A Note from Mel

Make the connection…

New Publisher on the Block! Cherry Castle Publishing June 9, 2016

cherrycastle

I joyfully took on the role of Poetry Editor for an exciting new press, Cherry Castle Publishing.

 

Cherry Castle Publishing, LLC is one of America’s newest and most energetic publishers of great literature—a press where words grow mighty trees. It is a press that honours the vibrant multicultural voice of American literature, one book at a time. Our fundamental commitment is to practice literary equality and to embrace work that is informed by the social, political and cultural vigor of our times.

 

The press has put out exciting new work, We Didn’t Know Any Gangsters by beloved DC poet Brian Gilmore, and “This” Ameri-can-ah by prolific poet Curtis L. Crisler.

 

Truth Thomas, the founder of Cherry Castle Publishing, delved into children’s literature with the amazing protagonist, Mya, who challenges the images and morality standards fed to her by her television in My TV is Not the Boss of Me.

 

New work is forthcoming from the press, including the exciting anthology, Songs for a Passbook Torch, which will include works by varied poets and writers in honor of Nelson Mandela’s freedom-fighting legacy.

 

Stay abreast of this fresh new publisher’s news and publications at: http://www.cherrycastlepublishing.com/index.html.

 

In love and poetry,

 

Melanie Henderson

 

 

P.S. We continue to accept submissions for the Mandela Anthology. If you have a gem or two or three that addresses the tough beauty of this ancestor, feel free to send. Check the guidelines below.

 

We are looking for poetry and short essays that:
(1) honor Nelson Mandela’s freedom fighting legacy (first and foremost);
(2) offer tribute to Winnie Mandela for her related activism, and all appropriate others active in the anti-apartheid struggle;
(3) shine light on the past and present fight for racial justice in SA (particularly in the context of police brutality);
(4) shine light on the profound similarities between police brutality in SA under the height of Apartheid, and current race-based police brutality in America.
Songs for a Passbook Torch, edited by award-winning poets, Truth Thomas and Melanie Henderson, is scheduled for publication when all the type is right. Payment will be in the form of one contributor’s copy.

Send your work as a SINGLE attachment (.doc; .docx; .rtf; PDF). Submit up to five previously unpublished poems and essays (honoring a 3,000 word limit) to:

SONGSFORAPASSBOOKTORCH@GMAIL.COM

Please direct questions to editor@cherrycastlepublishing.com
THE SUBMISSION PERIOD FOR THIS ANTHOLOGY IS CURRENTLY OPEN-ENDED. Decisions for inclusion in the anthology will be made on a rolling basis

 

 

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Return of a Black Shadow December 14, 2009

Return of a Black Shadow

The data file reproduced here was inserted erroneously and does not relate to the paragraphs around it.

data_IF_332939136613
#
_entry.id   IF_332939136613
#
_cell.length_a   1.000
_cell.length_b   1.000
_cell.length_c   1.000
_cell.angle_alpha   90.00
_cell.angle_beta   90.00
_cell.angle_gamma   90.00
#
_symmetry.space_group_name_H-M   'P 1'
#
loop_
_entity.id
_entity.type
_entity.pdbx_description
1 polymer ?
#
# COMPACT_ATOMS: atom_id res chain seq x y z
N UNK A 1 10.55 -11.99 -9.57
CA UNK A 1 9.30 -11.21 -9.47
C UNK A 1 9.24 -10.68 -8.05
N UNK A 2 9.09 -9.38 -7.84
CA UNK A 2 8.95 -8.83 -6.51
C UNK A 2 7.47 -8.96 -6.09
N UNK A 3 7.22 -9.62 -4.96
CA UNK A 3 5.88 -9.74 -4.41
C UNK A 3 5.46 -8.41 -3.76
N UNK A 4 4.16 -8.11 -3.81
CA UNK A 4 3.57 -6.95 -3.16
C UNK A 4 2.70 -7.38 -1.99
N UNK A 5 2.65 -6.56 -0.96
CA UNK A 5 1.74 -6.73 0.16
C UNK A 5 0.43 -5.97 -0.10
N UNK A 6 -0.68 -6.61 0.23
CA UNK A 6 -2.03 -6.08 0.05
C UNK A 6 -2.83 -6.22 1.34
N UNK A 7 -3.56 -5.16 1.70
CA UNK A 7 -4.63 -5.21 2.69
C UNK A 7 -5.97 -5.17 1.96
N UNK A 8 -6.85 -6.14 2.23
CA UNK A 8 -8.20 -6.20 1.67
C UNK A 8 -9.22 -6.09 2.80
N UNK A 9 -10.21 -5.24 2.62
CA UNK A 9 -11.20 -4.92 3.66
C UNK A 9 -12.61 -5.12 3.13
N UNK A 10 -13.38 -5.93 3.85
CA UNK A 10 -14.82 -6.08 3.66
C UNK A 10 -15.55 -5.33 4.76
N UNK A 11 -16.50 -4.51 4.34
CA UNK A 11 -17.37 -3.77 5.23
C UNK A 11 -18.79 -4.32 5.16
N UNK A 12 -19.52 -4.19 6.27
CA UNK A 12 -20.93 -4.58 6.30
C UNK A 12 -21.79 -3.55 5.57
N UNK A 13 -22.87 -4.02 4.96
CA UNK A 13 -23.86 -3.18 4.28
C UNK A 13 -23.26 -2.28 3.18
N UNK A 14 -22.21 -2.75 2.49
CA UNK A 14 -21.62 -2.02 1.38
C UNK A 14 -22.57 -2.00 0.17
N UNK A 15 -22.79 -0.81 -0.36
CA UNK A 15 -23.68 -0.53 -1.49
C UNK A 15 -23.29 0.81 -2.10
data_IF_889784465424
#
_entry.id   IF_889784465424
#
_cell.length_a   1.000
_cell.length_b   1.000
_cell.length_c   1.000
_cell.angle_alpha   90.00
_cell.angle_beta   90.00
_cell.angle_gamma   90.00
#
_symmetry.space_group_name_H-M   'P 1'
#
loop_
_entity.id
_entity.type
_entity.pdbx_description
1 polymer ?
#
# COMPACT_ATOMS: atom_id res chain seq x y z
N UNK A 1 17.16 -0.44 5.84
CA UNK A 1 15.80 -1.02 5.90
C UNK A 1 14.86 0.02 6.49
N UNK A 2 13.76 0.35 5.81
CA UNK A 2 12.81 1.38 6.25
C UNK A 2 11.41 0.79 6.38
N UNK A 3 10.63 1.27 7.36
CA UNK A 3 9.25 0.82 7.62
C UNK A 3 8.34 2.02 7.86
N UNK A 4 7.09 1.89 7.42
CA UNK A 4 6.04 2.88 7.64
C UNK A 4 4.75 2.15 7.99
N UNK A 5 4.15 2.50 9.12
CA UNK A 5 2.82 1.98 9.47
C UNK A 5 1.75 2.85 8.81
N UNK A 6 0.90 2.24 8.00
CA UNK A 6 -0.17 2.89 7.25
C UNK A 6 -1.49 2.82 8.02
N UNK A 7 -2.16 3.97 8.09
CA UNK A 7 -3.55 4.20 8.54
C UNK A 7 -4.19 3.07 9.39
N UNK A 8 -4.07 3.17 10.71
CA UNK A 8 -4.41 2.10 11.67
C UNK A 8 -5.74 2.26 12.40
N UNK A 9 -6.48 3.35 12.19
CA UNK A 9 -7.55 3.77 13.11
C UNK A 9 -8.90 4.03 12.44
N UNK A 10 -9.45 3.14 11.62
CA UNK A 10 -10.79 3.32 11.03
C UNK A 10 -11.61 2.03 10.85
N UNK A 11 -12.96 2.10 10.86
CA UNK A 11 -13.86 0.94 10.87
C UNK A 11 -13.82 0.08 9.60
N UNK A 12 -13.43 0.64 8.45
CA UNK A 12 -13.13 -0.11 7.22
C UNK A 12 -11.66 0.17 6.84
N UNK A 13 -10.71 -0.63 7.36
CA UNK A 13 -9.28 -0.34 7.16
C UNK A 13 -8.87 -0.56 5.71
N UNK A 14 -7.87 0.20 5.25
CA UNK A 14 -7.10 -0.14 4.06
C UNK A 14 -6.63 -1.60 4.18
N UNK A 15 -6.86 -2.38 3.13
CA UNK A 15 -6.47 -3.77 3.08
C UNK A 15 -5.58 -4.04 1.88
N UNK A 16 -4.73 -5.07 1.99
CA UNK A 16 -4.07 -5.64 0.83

Most mornings, I drive to work. But after a weekend of tree-trimming with babyboy, baking, and gift-wrapping, I was running a little low on energy and time. So, I took a walk to work so the sounds of the city could wake me. While walking down K Street near what used to be the Sursum Cordas Project (moment of silence…it’s all electric-wired fences and unkempt grass now), I happened to look down. Low and behold, I saw a soggy postcard:

"COOL" DISCO DAN

I remember how the mystery and persistence in the bold angles and curves of blackprint gave a sort of haunting feeling to all travels through the District in the 80s. Honestly, I was terrified that this Dan person seemed to be everywhere like a phantom. He had a haunting, constant, over-arching presence. I remember asking my mom, “Who is Cool Disco Dan?” She didn’t know. I never knew. After a while, I didn’t care. Figured he was locked up somewhere for all that damn tagging. But, I did know this dude was on a mission to imprint his character across the District as often, as prominently, and as boldly as he could. From what I can remember, he never used colors like other taggers. But then, he wasn’t your average tagger or graffiti artist. You could tell he was serious about this. I mean, his tag was under bridges at heights it seemed only Spiderman could reach. Always in black. His tags stood out the best in the rain, letters bursting at the hips like one of my uncles old girlfriends he had met at the go-go. His girlfriends always had Saartjie Baartman booties.

It’s funny, I wasn’t particularly a fan of Cool Disco Dan spraying himself all over town, on buildings, walls, trash cans, I mean, anywhere. But now, the little postcard with the familiar bold print makes me nostalgic for a totally different DC.

Of course, there were a lot of things about the 80s in DC that are worth forgetting, but there was a flavor and a heat about the city then that seems to be trickling away at an uncontrollable pace. The retail shops filling up old Chinatown. Humongous condos blocking the neighborhood’s perfect view of fireworks on the Mall from New York and New Jersey Avenue. No more midnight basketball at White & Colored (New York Avenue Court) because the parks close at dark. Strange, the neighborhood once affectionately known as simply New York Avenue is now “Truxton Circle” and “Mt. Vernon” according to Historic Preservation. They’re preserving something, but nothing I remember. I miss the O Street Market. The numerous fireworks stands lining the major thoroughfares of DC at the crack of summer. The feelgood of the annual Black Family Reunion. It’s all different. Some change is good. Just some. But what can I say. Some of us are still here and will always remember that once upon a time in DC.

Thanks Cool Disco Dan for taking me back for a spell.

Based on the postcard, it seems Cool Disco Dan has grown up! Entrepreneur with a product to sell. Check him out at www.CoolDiscoDan.com.

 

Necessity of Memory December 11, 2009

Necessity of Memory

 

i. be

 

Destruction.

Tragedy.

in the blue/red thickerthanwater

currents of history

                recreated skin

                pacing under

maybe grandfather was not

so upright

suggest his photo,

sharp collar,

pleats’ neat longitude

at knees

faded in the ash

of years, a few

ancestral embellishments

grow family

steady from paradisiacal elegies,

Hayden smoke,

lies memory tells

about back alley ways,

neighborhood ghosts.

 

 

ii. break

 

Ada

floor-length

skirtflow climbs

full height of Roscoe

four feet, age five,

silk fantasy repetition